Clap Your Hands Say Yeah
Elvis Perkins In Dearland
Orlando, Fl • April 21, 2007
It could’ve been called the Bounce Your Feet Say Yeah tour, for that’s what the packed house did from the very moment Clap Your Hands Say Yeah took to the Club @ Firestone’s stage. The MySpace band’s success story is further proof to the old timers thaat a band can be completely independent, throw some songs online, and very quickly build a strong following. At least in the case of CYHSY they’ve got the good melodies to back up the internet hype. And they’re in no short supply of fans, at least not in Orlando.
To start off the night, Elvis Perkins in Dearland managed to command attention even with their low key Americana folk leanings. Perkins, who is the son of actor Anthony Perkins (Psycho’s Norman Bates) and photographer Berry Berenson, should remind you more than just a little bit of a young Bob Dylan. From his haircut, to his harmonica, to his halfway nasal vocals, his performance took me back to a time before I was born. It was 1965, the Newport Folk Festival, Dylan plugged in and pissed off a whole generation of folk purites. If any era of the man should be chosen to inspire, it’s this one, and Perkins rides the inspiration well. For he and his band’s last song, the headliners join him onstage for a jam.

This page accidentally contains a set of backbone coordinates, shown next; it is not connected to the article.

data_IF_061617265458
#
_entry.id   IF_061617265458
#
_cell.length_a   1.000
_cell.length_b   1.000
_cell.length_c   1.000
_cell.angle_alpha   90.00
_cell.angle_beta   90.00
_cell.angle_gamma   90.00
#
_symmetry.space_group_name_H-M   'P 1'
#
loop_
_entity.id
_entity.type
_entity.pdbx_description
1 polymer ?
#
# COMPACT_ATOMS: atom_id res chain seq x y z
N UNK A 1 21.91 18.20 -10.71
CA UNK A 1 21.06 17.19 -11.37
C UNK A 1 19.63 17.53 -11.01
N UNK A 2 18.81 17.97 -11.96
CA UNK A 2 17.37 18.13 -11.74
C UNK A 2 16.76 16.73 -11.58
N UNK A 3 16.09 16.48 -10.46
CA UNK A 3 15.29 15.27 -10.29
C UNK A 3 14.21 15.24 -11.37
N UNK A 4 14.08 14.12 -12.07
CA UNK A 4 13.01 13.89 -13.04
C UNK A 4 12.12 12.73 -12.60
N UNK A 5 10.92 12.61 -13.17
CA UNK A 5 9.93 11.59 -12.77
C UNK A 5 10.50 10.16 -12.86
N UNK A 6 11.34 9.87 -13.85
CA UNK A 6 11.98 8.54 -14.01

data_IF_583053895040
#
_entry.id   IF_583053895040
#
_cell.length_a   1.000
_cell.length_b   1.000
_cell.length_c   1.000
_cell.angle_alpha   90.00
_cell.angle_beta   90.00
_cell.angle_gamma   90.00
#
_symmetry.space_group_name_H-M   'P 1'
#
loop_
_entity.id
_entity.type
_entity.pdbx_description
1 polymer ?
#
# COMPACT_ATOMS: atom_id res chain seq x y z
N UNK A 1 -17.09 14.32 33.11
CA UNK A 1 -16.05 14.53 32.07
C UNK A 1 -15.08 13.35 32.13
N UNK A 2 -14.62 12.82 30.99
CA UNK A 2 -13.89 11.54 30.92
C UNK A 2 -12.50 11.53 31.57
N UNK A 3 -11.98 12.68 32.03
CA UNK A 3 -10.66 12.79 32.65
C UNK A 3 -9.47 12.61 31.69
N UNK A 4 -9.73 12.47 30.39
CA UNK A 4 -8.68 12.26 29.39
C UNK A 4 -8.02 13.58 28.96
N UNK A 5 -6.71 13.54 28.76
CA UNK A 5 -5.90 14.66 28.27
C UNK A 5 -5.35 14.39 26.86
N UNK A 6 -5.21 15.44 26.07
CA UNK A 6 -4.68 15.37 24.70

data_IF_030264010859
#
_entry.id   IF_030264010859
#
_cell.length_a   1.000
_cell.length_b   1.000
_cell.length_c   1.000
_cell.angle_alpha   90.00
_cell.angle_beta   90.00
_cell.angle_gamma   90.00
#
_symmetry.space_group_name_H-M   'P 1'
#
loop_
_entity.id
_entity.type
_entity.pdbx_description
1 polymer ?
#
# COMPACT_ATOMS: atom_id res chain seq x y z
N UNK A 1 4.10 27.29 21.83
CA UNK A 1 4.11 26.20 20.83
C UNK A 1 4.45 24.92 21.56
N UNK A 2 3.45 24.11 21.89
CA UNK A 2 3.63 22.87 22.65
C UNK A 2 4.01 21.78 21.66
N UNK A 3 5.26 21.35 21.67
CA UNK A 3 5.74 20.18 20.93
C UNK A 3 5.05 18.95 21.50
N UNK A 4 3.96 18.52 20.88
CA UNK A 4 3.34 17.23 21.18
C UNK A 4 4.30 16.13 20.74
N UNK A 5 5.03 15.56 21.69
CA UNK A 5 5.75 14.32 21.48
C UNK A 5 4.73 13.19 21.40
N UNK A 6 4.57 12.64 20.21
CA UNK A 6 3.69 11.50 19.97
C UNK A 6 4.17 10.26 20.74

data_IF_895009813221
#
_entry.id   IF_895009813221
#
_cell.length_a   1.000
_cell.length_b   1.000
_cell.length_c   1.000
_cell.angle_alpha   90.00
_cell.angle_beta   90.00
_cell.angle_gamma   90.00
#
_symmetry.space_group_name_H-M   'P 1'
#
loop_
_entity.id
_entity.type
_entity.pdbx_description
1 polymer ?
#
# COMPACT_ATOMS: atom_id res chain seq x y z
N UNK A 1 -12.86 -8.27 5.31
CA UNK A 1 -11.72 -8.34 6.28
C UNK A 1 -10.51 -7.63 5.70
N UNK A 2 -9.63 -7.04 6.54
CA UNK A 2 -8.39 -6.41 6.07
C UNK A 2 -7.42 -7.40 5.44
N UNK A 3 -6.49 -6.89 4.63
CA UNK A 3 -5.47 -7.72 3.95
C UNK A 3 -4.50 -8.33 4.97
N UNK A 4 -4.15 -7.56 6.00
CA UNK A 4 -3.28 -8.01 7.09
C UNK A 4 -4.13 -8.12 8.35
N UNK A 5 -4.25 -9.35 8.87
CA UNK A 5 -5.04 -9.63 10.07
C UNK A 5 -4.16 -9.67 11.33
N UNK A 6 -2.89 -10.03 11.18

The audience tightens, and the drunken blunders begin as the teens who were dropped off at the club by their trusting parents rub shoulders with plastered twentysomethings who wear strange clothes and even stranger haircuts. These sorts of indie dance bands always bring in the oddest assortment of fans, but despite the clashing of cultures, a party is always to be had.
“Satan Said Dance” is a Talking Headsy disco electro pop song about hell being one big dance party. A band that can turn hell into a rave is a band worthy of seeing live, I always say! When CYHSY played this party tune very early in their set the crowd sunk deep into hedonistic bliss. Singing along with Alec Ounsworth’s every word, especially the highly contagious chorus of “Satan, Satan,” the audience fell quickly into the band’s quirky, jagged rhythms.
To see more photos of this show, and others, go to www.jencray.com.